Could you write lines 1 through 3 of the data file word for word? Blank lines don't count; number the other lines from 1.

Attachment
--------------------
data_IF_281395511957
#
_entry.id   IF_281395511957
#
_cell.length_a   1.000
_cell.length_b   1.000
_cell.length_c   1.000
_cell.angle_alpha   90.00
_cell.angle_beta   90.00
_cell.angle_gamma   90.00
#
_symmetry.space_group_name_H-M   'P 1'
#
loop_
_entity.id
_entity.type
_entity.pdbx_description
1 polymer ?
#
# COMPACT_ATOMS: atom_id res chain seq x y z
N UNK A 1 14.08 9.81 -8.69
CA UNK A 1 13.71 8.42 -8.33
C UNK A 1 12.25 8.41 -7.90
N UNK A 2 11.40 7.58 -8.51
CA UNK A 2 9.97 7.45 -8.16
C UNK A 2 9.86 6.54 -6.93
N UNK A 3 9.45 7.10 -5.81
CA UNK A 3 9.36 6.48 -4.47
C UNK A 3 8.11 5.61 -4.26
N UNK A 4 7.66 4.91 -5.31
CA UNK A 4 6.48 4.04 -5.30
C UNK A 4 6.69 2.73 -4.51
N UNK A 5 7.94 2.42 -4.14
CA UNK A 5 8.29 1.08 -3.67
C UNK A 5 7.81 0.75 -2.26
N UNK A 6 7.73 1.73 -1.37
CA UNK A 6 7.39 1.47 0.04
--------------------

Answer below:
data_IF_281395511957
#
_entry.id   IF_281395511957